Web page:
Dr. Keith Crawford, PHEN Director of Clinical Trials and Patient Education provides a brief summary of the prostate cancer crisis with data directly from the American Cancer Society (ACS).
“What’s important for everyone to recognize is that for four years, breast, lung and bronchus and colorectal cancers, the increase in new cases did not exceed four percent, but when you look at prostate cancer for all men in the United States there is a 54% increase. This is alarming,”
– Keith Crawford, MD, PHD, Director of Clinical Trials and Patient Education, PHEN
- The American Cancer Society predicts that from 2022-2024 that 1 in 6 Black men will develop prostate cancer in their lifetime, compared to 1 in 8 White men. While 1 in 26 Black men will die from prostate cancer, compared to 1 in 44 White men.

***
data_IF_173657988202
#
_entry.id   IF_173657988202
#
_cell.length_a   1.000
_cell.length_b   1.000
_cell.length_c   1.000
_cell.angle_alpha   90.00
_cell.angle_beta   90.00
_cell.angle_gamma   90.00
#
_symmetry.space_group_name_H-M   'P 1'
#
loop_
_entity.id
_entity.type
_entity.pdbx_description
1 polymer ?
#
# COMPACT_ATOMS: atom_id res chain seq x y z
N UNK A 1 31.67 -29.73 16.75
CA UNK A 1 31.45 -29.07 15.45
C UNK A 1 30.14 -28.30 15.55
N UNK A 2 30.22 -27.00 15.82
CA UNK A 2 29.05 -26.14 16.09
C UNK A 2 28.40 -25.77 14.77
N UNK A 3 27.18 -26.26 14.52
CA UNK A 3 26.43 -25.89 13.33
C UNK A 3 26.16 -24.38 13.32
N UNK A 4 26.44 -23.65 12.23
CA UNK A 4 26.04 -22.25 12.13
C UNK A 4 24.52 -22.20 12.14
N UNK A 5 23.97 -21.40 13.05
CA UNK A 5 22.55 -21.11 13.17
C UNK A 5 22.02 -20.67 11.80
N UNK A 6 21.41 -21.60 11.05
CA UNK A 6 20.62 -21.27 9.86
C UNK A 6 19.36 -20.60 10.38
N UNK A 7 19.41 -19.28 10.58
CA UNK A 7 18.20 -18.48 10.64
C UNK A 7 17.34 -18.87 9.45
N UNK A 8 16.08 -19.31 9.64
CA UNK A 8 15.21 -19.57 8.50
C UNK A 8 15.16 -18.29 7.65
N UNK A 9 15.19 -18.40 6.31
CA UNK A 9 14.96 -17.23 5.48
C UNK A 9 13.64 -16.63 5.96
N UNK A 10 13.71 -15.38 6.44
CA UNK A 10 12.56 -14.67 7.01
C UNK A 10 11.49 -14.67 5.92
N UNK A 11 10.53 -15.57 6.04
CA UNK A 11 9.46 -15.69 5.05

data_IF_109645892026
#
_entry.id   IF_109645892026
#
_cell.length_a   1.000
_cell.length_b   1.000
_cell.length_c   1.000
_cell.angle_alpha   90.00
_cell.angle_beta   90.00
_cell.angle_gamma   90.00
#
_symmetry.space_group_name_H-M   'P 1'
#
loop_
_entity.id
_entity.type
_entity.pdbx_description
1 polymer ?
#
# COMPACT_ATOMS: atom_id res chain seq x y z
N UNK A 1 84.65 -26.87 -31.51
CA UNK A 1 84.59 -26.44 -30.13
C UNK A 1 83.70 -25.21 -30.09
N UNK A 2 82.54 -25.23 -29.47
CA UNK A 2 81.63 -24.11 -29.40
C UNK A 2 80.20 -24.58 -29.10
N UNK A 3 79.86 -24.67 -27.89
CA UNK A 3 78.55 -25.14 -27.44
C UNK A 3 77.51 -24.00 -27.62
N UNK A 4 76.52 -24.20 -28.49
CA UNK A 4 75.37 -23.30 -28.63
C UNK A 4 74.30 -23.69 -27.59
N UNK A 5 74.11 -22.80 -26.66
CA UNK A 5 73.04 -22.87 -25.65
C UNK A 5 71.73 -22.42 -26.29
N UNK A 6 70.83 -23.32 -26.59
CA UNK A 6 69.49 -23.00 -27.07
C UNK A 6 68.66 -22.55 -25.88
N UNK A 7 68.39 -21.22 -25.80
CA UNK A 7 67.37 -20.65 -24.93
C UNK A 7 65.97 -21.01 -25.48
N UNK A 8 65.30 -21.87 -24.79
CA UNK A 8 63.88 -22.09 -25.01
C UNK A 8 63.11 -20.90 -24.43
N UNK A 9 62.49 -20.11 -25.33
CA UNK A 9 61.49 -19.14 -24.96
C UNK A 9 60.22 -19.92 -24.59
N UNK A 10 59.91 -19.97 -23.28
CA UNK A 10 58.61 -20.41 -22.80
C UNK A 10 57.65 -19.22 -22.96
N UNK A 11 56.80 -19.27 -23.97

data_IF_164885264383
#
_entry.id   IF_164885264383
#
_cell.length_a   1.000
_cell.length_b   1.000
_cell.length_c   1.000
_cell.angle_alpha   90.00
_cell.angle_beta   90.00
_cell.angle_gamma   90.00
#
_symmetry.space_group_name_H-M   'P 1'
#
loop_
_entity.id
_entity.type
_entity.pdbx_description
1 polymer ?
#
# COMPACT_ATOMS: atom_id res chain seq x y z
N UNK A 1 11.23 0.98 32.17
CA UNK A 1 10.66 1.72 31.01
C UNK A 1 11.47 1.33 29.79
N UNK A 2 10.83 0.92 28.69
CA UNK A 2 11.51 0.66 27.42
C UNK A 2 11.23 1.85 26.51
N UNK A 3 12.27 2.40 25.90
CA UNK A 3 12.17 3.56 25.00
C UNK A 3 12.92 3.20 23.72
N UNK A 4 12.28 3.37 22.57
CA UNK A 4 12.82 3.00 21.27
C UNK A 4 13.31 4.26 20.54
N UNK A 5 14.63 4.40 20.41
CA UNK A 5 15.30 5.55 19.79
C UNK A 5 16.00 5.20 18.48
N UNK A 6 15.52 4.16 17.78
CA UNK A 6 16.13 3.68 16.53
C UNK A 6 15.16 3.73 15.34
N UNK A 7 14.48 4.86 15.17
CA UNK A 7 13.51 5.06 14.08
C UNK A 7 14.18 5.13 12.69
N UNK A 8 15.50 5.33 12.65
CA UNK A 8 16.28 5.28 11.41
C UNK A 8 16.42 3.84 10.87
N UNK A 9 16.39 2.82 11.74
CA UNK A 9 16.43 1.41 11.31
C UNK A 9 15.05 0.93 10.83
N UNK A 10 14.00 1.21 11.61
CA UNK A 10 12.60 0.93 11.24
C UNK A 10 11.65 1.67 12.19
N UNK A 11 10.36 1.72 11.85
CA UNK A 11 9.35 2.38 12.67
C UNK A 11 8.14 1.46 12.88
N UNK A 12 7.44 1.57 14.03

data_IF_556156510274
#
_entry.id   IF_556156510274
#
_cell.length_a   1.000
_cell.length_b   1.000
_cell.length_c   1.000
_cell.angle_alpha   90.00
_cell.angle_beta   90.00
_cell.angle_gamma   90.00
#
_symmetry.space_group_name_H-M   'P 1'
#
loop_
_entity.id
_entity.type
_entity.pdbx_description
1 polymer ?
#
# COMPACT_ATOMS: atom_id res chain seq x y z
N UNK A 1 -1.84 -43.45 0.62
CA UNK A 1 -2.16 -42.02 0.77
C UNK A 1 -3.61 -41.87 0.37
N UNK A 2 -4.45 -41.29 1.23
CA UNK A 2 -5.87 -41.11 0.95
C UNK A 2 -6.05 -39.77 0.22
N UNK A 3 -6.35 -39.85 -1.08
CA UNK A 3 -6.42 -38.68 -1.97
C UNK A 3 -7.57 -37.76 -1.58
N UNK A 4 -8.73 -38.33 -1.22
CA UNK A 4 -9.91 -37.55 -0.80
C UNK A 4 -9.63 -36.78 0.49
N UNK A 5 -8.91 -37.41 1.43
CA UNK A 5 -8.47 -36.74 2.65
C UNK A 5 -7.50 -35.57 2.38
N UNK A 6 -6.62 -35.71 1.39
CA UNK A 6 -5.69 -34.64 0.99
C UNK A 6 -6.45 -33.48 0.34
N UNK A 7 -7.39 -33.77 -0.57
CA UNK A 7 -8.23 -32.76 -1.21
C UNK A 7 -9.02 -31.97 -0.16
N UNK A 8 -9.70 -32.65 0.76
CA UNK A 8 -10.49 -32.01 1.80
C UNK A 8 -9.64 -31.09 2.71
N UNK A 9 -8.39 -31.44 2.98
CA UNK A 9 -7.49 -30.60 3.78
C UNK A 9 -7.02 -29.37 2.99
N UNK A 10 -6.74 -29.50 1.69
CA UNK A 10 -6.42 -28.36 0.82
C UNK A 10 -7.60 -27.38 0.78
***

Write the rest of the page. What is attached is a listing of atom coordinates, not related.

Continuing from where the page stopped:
- Even though prostate cancer is known to disproportionately kill black men, academic family physicians are not routinely informing their Black male patients about increased prostate cancer risk.
- Younger physicians, women and physicians who see less Black male patients are more likely to have suboptimal approach to prostate cancer screening in Black men.
- The Academic medical community must focus educational efforts on educating family physicians and trainees about facilitating informed decision-making conversations around prostate cancer screening.